The 5th International Conference on Advance Care Planning and End of Life Care (ACPEL 2015) recently held in Munich is the most important international meeting on care planning and treatment.

During four days, the most consolidated promotion and education programmes, research and local experiences were presented. You can read summaries of communications in the supplement of September of BMJ Supportive and Palliative Care.

Noteworthy is the consolidation of Respecting Choices Project led by Budd Hammes and Linda Briggs in La Crosse (Wisconsin, USA) as a center of research and education. Their promotion of advance care planning model based on the performance of certified facilitators has crossed borders: first in Australia (Bill Silvester) who adapted the process and has subsequently spread to Canada, Europe, Singapore, and so on.


I would like to highlight some of the consolidated experiences which are now reference in terms of the coordination of health care, from hospital specialists with medical personnel of primary health care and social services; in these programmes is promoted the elaboration of a plan of care and treatment in which the patient/person-citizen is the protagonist:

1. My Values program coordinated by Barwon Health (Jill Mann) in Geelong, South Australia.

2. Gold Standard Framework, in England, coordinated by Keri Thomas. Focus on the education of health workers in primary care and palliative care.

3. Living Matters From Singapore, with Lim Jingfem, started with the hospital services of Nephrology and Pulmonology, subsequently extended to all levels of care.

4. The methodology of work and evaluation coordinated by Susan Hickman at Indiana University: Research in Palliative and End-of-Life Communication and Training (RESPECT) Center.

5. The PREPARE project led by Rebecca Sudore in California.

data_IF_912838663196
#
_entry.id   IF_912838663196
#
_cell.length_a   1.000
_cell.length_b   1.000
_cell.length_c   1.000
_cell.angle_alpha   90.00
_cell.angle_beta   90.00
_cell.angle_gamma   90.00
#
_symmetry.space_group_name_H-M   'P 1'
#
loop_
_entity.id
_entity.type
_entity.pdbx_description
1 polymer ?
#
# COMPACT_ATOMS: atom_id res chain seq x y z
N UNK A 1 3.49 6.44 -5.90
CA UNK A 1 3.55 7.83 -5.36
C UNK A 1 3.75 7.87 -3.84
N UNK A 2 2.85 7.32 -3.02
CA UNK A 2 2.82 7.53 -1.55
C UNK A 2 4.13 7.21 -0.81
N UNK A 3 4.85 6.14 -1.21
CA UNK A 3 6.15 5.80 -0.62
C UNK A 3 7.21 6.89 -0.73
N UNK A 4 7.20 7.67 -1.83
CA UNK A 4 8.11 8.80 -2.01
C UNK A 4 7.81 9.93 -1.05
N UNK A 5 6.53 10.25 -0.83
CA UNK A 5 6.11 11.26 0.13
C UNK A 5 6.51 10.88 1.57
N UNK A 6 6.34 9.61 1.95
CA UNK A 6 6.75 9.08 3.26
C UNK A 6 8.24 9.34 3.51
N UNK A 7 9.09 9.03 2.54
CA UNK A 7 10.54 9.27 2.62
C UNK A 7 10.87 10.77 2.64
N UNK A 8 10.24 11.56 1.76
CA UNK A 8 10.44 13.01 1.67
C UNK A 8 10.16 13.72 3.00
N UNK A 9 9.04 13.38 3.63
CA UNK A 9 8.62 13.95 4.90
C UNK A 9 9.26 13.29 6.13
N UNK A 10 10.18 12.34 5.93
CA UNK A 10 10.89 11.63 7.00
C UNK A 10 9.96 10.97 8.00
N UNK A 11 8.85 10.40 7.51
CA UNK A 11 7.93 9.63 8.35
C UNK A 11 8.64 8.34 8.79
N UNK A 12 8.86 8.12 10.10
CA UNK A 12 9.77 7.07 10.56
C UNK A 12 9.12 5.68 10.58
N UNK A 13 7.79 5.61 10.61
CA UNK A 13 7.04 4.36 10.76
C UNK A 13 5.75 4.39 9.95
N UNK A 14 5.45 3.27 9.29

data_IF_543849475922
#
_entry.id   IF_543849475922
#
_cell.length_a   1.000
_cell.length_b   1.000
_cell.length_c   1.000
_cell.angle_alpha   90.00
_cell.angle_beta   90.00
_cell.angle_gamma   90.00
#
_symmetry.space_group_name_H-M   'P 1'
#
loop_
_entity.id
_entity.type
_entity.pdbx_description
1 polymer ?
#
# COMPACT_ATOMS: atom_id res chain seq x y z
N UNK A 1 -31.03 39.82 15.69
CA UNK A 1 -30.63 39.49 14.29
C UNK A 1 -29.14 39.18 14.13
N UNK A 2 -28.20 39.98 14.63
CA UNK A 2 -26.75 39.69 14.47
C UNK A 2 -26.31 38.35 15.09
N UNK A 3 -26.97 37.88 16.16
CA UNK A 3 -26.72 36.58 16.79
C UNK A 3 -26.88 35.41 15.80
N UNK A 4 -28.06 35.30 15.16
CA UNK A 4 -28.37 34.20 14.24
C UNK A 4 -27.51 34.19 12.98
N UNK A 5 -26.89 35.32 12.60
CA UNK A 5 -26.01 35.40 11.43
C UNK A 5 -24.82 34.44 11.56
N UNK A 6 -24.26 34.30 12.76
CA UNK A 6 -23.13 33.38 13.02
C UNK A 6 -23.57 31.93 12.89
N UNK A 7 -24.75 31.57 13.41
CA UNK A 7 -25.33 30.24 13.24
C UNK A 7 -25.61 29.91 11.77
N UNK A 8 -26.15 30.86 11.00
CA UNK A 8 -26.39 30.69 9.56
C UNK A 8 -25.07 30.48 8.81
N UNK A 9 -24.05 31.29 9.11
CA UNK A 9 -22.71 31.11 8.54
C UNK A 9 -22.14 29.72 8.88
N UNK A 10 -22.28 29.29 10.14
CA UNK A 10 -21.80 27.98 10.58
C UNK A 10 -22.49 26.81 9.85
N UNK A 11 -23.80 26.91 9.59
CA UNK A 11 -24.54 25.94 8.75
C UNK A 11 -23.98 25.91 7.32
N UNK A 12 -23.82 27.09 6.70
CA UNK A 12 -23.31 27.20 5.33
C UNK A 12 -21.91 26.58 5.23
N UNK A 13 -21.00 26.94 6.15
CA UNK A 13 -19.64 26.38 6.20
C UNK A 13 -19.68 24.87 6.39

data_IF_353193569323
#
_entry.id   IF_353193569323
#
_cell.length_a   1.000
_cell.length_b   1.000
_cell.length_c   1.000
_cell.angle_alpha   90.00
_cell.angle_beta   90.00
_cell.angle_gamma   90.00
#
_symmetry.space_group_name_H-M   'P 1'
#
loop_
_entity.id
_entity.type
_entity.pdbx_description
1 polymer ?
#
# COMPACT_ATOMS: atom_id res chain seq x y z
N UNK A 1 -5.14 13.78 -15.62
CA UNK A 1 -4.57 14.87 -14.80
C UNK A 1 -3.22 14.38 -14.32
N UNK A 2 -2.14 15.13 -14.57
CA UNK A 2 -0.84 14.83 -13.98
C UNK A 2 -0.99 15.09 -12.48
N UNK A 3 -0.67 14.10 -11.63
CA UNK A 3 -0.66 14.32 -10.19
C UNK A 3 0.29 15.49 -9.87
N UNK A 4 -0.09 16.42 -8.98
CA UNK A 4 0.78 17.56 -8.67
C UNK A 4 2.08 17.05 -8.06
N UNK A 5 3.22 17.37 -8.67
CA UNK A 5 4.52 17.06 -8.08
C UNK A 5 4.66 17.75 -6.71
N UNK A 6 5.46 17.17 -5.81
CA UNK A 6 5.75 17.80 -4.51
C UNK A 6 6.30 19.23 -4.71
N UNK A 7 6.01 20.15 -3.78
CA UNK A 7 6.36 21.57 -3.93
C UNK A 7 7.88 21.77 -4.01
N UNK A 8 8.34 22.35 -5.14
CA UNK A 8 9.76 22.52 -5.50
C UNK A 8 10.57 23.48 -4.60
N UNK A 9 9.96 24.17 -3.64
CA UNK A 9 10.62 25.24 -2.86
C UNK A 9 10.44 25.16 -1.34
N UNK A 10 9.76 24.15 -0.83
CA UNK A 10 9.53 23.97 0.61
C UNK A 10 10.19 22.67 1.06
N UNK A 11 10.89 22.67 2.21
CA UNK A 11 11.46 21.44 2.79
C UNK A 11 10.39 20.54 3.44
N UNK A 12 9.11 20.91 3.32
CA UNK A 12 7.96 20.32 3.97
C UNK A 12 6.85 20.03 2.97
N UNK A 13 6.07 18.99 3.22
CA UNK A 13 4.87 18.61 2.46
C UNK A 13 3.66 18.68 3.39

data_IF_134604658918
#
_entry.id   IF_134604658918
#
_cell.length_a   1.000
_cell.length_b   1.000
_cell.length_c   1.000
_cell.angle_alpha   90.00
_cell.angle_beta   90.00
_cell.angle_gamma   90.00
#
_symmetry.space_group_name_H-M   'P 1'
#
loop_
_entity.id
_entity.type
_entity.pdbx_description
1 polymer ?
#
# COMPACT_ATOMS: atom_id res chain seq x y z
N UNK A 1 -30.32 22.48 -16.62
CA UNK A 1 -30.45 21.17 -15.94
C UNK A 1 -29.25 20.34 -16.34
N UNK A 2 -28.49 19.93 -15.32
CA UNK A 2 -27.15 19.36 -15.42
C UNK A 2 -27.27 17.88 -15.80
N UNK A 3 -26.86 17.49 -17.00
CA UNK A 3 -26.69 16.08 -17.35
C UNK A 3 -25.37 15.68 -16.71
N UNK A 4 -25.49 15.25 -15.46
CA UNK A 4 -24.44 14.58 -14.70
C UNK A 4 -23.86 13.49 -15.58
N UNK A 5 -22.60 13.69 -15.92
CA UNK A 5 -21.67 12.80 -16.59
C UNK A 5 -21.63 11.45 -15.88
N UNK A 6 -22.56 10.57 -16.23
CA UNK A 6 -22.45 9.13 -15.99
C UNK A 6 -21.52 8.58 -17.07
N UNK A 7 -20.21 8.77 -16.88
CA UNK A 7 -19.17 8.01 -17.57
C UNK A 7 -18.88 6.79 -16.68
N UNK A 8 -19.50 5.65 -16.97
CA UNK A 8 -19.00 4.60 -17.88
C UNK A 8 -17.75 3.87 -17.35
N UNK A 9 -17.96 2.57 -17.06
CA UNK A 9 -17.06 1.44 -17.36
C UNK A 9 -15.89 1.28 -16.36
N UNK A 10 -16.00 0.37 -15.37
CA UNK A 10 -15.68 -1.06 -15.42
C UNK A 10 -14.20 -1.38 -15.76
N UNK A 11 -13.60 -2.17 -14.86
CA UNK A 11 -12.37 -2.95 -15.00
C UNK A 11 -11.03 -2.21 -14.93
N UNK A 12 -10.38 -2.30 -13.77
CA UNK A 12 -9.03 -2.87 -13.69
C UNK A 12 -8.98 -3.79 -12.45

The lessons learned were many, but can be summarized thus:

– How important is the process of communication with the patient and his environment.

– Patient preferences should be registered and known for his health care personnel.

– The training of health personnel in aspects related to the end of life is essential.

– Process of communication with the patient and their family should not be an isolated fact.

– It is necessary to evaluate the process to improve its methodology and usefulness.

Little discussed documents and records, it is not the goal.

In Spain we have made the mistake of focusing this item of planning in the number of registered documents and how to consult them. For the patient and his family the important thing is to have a plan and that a doctor and nurse involved in their design and implementation.

In this sense, our contribution to the Congress was focused on two experiences in primary care and planning with patients in dialysis, in Álava (Alava and Hospital Universitario de Álava).

I think we are in the path with what is really important: Less papers, more conversation.

Dr. Iñaki Saralegui (@InakiSaralegui)
Hospital Universitario de Álava